This story appeared in WXYZ. Read more here.
A metro Detroit mom recalls moments of terror while delivering her children during the height of the COVID-19 pandemic.
In a live interview, Jen Laubach recalls delivering her twin boys in April of 2020, eight weeks earlier than expected.
At the time, her husband was sick with COVID-19, leaving her with no choice but to drive herself to the hospital.
Jen delivered her babies with only hospital staff by her side.
Shortly after, her boys were taken away and put into isolation.
Jen then tested positive for COVID-19, and wasn’t able to see her sons for 20 days.
“When my water broke in 2020, my BP was 140/90. I delivered the boys on a Friday, went home on a Sunday, and by Tuesday night was back in the hospital again with an even higher BP,” Jen said. “I was COVID positive, had chest pains from the high blood pressure, and couldn’t see my babies or husband. I thought I was going to have a heart attack or stroke and would die without ever meeting the boys.”
Two years later, Jen became pregnant with her third child as the Omicron surge was putting hospitals at their breaking points.
“I seriously couldn’t believe it was all still going on,” Jen said. “Just like a bad dream. The 32-week mark was especially difficult. Cases and hospitalizations were climbing, and I kept thinking, ‘Is the same thing going to happen? Will Baby Girl be born prematurely? Will we be separated from her, too? Will I get pre-eclampsia?’”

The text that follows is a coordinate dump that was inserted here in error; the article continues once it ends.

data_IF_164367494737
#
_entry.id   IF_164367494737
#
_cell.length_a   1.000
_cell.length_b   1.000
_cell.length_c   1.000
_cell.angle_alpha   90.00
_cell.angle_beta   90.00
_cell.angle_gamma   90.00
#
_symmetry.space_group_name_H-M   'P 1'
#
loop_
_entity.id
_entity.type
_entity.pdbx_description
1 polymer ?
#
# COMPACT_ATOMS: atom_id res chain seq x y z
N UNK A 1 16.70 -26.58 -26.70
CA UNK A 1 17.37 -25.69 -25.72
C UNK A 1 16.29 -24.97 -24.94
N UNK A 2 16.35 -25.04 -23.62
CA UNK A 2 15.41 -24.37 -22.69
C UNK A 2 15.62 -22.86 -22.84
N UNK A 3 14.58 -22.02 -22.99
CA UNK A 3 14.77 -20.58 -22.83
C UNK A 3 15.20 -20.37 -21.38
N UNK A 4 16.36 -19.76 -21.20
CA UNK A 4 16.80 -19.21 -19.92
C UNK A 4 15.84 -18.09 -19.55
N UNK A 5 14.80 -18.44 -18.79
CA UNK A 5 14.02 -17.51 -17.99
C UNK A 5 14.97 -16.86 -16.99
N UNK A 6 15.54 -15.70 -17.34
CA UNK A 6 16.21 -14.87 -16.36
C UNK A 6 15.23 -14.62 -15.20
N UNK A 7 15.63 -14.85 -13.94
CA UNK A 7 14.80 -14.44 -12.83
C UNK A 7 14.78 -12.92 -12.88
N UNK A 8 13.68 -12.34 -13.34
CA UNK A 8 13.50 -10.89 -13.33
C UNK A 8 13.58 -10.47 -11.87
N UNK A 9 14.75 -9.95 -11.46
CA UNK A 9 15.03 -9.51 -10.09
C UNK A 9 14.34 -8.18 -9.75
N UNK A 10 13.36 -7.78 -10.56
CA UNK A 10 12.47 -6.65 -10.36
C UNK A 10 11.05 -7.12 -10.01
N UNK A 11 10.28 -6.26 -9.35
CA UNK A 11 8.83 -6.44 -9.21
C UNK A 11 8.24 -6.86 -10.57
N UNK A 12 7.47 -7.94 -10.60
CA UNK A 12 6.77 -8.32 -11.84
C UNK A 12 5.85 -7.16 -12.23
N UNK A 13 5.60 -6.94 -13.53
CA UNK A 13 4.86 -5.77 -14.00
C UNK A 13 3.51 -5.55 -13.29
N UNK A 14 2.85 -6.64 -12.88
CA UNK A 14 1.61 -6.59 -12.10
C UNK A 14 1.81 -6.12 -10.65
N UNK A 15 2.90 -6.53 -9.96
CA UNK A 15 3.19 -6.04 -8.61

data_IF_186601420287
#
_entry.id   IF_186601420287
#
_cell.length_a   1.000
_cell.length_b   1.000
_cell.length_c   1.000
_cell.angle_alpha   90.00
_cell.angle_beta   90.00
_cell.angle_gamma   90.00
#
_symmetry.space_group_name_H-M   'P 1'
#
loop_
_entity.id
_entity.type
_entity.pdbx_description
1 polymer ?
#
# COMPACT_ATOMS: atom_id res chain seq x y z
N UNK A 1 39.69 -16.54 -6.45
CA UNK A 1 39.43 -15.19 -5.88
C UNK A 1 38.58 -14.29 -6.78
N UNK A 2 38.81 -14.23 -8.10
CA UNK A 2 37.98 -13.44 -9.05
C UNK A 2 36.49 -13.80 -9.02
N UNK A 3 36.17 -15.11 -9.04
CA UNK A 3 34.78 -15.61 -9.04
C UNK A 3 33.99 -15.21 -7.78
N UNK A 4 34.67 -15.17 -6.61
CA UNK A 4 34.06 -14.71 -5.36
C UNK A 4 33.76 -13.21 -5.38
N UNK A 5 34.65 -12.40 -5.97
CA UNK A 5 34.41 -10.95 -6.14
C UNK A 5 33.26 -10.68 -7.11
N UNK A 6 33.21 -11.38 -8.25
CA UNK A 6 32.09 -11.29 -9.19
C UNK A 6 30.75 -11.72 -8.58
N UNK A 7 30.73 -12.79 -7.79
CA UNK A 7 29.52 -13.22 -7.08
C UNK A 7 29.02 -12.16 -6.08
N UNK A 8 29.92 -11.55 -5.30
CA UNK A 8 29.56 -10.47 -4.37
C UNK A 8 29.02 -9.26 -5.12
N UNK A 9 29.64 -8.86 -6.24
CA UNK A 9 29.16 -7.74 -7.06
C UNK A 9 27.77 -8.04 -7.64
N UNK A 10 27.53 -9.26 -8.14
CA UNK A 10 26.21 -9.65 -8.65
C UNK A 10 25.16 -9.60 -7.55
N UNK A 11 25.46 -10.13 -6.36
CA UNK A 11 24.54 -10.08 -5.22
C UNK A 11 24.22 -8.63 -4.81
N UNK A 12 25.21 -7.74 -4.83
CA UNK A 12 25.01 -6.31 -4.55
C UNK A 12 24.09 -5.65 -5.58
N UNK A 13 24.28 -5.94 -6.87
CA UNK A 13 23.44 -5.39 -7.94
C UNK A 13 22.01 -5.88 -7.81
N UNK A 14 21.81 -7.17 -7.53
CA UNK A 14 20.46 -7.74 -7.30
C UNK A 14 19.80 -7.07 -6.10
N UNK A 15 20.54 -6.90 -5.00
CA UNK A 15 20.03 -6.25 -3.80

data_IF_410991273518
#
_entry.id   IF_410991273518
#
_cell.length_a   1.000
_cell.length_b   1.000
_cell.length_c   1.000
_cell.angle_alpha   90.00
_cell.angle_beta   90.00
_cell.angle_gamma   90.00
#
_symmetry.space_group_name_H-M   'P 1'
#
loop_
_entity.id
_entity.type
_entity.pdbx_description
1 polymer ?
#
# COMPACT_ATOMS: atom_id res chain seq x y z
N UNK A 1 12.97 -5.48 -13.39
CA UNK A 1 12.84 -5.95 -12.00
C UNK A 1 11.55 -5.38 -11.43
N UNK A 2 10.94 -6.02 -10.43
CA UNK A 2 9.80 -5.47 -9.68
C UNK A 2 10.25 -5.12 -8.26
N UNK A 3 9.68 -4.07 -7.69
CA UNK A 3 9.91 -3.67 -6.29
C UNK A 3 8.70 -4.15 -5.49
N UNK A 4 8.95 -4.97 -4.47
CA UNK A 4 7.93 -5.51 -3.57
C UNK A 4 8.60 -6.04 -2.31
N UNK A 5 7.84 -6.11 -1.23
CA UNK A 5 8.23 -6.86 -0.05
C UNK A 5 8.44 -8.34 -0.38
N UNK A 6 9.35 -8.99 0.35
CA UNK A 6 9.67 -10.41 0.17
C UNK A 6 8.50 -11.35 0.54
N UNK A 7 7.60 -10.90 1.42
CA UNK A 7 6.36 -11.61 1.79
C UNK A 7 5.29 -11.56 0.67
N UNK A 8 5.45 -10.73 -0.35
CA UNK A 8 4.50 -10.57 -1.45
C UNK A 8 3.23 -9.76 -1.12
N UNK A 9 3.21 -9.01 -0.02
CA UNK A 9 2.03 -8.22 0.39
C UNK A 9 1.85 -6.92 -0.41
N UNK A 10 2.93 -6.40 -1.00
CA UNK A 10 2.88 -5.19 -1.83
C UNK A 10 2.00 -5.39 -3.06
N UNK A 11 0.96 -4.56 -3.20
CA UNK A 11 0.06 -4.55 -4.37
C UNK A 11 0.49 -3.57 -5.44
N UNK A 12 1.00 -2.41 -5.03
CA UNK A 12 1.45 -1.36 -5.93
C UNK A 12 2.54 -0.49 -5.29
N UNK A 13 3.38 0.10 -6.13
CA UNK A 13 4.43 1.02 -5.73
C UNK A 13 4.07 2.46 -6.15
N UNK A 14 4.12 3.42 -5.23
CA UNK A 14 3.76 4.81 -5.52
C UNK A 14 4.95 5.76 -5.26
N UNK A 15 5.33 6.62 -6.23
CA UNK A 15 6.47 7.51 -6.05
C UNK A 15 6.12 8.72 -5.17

According to Jen’s medical team, her postpartum preeclampsia and her son’s premature births may have been sparked from COVID-19.
The hospital says COVID-positive pregnant women are at an increased risk of hospitalization, preeclampsia, or being admitted to the ICU and placed on a ventilator.
According to the U.S. Centers for Disease Control and Prevention, 27,854 pregnant women with COVID-19 have been hospitalized since the start of the pandemic. More than 267 have died.
Doctors continue to urge pregnant women to get the COVID-19 vaccine.
“Research also indicates the vaccine is the safest, most effective way to prevent COVID,” Dr. Torok said.
And to pregnant women on the fence about getting the vaccine, Jen says: “Do it! Research shows it’s safe. I really do believe the vaccine protected me from getting COVID in the fall since I had several exposures through co-workers and did not contract it.”